With Beethoven’s Missa solemnis, an unsettling sense of dread always accompanies my excitement. Sir John Eliot Gardiner neatly summed it up when he compared the choir’s journey to climbing Mount Everest... but without oxygen masks. With that in mind, Philippe Herreweghe, our weathered sherpa tonight, deftly coordinated the four vocalists, the Rotterdam Philharmonic, and his Collegium Vocale Gent through Beethoven’s Himalayan score. While his choir sounded superlative, he wasn’t able to create an elevating synergy with the orchestra.

In the Kyrie, Herreweghe, tempering Beethoven’s bellicose score, avoided a heavy-handed opening. Among the sustained notes in the woodwind, the oboe especially delivered some beautiful colour. Then the choir joined in and Herreweghe combined the moderately playing Rotterdam ensemble with the razor-sharp clarity of his Flemish troupe. When Carolyn Sampson made her entrance she impressed with her voice, but her disarming best was yet to come.

Herreweghe then triggered Beethoven’s Gloria. Stupendous fortissimos were delivered. The CVG proved its first class reputation with clear diction, powerful volume and its utmost transparency. Herreweghe controlled Beethoven’s deafening sound and fury, resulting in a refined and restrained RPhO. Although with this subdued approach, Herreweghe did inspire a sense of wonder, perhaps similar to the one faith contains, especially in the calmer passages, when the orchestra reached a subtle pianissimo, laced with woodwind timbres.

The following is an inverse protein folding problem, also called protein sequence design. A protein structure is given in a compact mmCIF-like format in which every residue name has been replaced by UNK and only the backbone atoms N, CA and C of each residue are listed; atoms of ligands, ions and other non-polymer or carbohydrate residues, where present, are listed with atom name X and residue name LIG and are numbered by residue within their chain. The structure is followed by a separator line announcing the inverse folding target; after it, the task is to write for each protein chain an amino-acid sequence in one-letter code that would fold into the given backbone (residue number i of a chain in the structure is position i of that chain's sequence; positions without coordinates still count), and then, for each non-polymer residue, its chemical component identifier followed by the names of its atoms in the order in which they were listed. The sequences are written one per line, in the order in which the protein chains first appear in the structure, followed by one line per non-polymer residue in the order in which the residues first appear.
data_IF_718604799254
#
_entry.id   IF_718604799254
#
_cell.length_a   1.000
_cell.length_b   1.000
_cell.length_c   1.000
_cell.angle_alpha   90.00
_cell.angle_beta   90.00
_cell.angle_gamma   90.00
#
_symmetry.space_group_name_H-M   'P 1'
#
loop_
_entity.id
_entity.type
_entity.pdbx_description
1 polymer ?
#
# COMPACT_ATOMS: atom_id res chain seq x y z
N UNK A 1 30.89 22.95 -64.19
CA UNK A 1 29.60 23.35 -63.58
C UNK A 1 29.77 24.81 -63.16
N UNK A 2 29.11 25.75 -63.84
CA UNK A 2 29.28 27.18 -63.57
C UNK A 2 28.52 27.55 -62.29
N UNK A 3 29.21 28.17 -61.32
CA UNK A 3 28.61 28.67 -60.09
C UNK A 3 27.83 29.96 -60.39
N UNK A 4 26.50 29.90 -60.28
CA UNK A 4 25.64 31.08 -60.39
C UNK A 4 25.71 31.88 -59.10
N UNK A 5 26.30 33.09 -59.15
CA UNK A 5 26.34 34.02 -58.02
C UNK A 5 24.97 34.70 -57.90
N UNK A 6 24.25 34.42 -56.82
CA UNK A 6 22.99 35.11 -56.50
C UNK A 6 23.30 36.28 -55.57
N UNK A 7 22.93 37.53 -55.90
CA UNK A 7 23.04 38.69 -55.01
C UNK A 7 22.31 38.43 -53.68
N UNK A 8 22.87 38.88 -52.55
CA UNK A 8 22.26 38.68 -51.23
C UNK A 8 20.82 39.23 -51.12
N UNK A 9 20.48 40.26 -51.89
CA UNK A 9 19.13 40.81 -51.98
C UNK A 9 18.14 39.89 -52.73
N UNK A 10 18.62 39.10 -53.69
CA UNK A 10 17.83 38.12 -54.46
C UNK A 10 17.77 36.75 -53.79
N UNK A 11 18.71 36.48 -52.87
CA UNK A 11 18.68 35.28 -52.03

Herreweghe opened the Credo with the orchestra neatly in Allegro ma non troppo. With the Resurrexit, he created monumental energy. Then the CVG launched into the blizzard of Beethoven’s closing fugue. With the choir in high gear, Herreweghe produced some mindblowing moments.

After the orchestral opening of the Sanctus, the concertmaster delivered his violin solo with great delicacy, though I wished it could have been a bit more piercing. But Igor Gruppman did sustain a captivating tension instead; however subdued, musical precision resonated in of each of his notes, gently hypnotising in a welcome manner.

In front of the choir, nestled between the horns and strings, the four soloists sang impressively, and each had their moments in the spotlight. Florian Boesch’s controlled baritone resonated gently during the Agnus Dei. A great solemnity resonated from him. As Herreweghe neatly weaved the voices with each other, Sampson reached magnificent heights, trumping everything before.

Ann Hallenberg’s deep and rounded voice reached far into the auditorium, only to be overwhelmed by the volume of the choir. Benjamin Hulett shared a similar fate, as he intoned his voice with fragility, something that worked when he sang solo, but he was to be drowned out by the power of the CVG. The soloists were perhaps placed too close to the choir for comfort.

Herreweghe tempered the fiery brilliance of the RPhO. That and a lack of volume and transparency detracted from the concert. The strings, for example, burned with a tepid red glow, lacking their usual fury. Granted, Beethoven’s score is dense, but Herreweghe is a master at fine-tuning, layering and generating a symbiosis of great grandeur between orchestra and choir; this was lacking here. But with the choir functioning at its best, one cannot deny tonight delivered several resounding moments.